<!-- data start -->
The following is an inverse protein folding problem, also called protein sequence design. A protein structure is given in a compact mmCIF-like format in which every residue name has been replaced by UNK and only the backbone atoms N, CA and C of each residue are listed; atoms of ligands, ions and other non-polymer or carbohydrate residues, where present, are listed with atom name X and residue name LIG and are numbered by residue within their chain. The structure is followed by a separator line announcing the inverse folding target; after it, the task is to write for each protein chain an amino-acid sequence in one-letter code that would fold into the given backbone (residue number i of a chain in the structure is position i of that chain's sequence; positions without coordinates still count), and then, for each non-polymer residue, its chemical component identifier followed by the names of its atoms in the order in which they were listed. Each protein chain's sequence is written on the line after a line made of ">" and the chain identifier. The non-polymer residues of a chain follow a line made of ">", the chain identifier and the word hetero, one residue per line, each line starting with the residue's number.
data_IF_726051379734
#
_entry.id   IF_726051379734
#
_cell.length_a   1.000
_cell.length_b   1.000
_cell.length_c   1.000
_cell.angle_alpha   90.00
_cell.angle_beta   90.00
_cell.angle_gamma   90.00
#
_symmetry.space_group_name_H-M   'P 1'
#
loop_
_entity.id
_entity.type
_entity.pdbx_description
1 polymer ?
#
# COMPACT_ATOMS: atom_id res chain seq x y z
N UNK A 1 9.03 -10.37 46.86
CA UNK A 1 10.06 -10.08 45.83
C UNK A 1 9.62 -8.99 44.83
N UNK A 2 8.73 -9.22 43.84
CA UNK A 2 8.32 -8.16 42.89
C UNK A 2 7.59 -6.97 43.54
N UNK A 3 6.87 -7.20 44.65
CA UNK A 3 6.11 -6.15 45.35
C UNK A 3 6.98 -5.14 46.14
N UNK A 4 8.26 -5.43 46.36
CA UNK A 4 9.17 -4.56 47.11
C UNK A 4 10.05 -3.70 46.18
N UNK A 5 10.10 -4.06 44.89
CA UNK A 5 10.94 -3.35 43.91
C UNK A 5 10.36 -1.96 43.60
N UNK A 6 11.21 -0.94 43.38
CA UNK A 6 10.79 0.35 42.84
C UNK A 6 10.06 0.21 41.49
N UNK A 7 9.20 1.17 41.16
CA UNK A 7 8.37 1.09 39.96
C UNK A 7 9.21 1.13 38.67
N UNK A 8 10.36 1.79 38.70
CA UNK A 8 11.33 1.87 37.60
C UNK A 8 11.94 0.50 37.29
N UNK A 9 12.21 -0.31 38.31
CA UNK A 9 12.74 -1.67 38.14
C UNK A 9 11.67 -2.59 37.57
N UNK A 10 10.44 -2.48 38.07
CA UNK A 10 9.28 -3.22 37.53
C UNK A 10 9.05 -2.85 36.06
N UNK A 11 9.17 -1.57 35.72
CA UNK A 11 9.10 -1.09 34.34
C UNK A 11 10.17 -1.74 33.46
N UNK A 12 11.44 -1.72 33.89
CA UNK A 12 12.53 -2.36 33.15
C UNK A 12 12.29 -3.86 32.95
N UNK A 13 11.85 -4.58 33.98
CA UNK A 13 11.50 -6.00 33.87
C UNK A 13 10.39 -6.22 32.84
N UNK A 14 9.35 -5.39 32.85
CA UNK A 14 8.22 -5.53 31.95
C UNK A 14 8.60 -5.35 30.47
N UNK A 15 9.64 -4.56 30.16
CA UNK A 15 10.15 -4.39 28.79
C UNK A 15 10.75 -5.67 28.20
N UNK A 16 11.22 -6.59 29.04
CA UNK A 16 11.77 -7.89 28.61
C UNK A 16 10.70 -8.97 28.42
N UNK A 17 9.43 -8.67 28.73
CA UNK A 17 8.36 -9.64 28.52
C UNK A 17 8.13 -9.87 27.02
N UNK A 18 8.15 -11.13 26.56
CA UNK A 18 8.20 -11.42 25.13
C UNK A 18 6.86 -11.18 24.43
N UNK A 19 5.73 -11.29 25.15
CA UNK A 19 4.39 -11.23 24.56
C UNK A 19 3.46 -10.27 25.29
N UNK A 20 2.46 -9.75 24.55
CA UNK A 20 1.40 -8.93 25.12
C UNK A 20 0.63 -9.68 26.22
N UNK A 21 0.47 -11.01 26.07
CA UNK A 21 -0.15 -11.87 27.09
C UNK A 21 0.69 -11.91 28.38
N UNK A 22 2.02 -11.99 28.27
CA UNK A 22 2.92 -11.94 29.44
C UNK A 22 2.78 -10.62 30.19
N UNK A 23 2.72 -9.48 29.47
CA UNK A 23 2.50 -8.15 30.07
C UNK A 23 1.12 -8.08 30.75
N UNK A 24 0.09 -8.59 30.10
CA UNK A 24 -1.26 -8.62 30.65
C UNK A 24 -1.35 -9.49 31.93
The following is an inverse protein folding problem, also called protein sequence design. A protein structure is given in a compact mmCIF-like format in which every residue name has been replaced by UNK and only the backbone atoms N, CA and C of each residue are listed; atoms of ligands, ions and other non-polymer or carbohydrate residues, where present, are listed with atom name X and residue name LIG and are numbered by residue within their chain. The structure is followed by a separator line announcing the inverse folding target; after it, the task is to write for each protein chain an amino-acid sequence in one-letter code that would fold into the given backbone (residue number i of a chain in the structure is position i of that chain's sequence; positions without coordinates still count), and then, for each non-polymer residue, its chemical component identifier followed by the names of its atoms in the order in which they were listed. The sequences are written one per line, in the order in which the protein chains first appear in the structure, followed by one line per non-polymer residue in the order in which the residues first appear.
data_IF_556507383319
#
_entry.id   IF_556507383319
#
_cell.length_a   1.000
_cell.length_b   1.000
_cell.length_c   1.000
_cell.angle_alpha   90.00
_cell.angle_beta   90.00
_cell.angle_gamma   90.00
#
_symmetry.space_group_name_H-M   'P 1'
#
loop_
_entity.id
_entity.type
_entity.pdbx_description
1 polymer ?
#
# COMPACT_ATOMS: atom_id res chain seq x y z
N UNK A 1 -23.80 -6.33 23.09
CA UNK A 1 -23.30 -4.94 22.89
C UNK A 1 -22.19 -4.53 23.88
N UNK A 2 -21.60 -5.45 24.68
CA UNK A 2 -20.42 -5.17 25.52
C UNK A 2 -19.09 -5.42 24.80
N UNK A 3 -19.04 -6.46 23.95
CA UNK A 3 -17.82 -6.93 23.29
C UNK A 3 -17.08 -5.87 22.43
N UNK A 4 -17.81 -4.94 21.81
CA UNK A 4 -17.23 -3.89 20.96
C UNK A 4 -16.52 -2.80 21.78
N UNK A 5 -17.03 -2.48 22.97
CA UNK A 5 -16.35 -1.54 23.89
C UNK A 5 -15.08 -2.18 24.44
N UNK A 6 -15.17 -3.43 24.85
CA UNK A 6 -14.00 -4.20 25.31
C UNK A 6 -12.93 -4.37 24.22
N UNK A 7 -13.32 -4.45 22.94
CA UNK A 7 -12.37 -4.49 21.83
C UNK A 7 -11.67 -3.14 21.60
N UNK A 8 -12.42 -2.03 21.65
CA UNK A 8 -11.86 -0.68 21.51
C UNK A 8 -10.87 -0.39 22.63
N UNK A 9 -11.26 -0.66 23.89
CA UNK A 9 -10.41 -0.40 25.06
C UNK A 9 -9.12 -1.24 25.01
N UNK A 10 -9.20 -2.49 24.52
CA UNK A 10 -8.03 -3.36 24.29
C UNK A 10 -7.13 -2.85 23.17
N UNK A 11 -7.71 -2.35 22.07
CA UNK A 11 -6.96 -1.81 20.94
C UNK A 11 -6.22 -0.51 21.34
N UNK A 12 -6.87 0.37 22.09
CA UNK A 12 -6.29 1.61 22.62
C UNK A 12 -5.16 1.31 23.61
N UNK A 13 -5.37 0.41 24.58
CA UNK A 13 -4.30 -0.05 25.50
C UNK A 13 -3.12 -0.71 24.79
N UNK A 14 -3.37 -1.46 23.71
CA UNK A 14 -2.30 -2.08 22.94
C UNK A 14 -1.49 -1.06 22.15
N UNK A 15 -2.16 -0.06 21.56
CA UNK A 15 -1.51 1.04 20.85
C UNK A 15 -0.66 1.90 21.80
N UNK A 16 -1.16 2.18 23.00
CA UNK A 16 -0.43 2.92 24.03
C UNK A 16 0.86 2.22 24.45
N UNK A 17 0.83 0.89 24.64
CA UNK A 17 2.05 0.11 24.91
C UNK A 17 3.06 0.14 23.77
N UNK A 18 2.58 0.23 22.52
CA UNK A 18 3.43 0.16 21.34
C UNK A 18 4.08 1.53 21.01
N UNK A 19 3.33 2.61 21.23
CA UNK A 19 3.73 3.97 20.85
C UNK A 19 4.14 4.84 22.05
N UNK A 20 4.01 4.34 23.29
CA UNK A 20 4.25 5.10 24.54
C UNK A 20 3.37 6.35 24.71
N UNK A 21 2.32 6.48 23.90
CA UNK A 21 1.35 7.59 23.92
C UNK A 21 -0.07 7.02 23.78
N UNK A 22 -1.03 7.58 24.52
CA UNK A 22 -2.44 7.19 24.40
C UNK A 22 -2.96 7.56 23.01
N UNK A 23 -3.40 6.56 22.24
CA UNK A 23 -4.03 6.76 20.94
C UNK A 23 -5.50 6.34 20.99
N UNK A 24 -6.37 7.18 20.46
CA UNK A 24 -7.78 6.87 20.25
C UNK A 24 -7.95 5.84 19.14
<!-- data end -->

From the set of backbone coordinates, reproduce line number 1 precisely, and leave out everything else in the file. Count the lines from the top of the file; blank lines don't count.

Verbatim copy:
The following is an inverse protein folding problem, also called protein sequence design. A protein structure is given in a compact mmCIF-like format in which every residue name has been replaced by UNK and only the backbone atoms N, CA and C of each residue are listed; atoms of ligands, ions and other non-polymer or carbohydrate residues, where present, are listed with atom name X and residue name LIG and are numbered by residue within their chain. The structure is followed by a separator line announcing the inverse folding target; after it, the task is to write for each protein chain an amino-acid sequence in one-letter code that would fold into the given backbone (residue number i of a chain in the structure is position i of that chain's sequence; positions without coordinates still count), and then, for each non-polymer residue, its chemical component identifier followed by the names of its atoms in the order in which they were listed. Each protein chain's sequence is written on the line after a line made of ">" and the chain identifier. The non-polymer residues of a chain follow a line made of ">", the chain identifier and the word hetero, one residue per line, each line starting with the residue's number.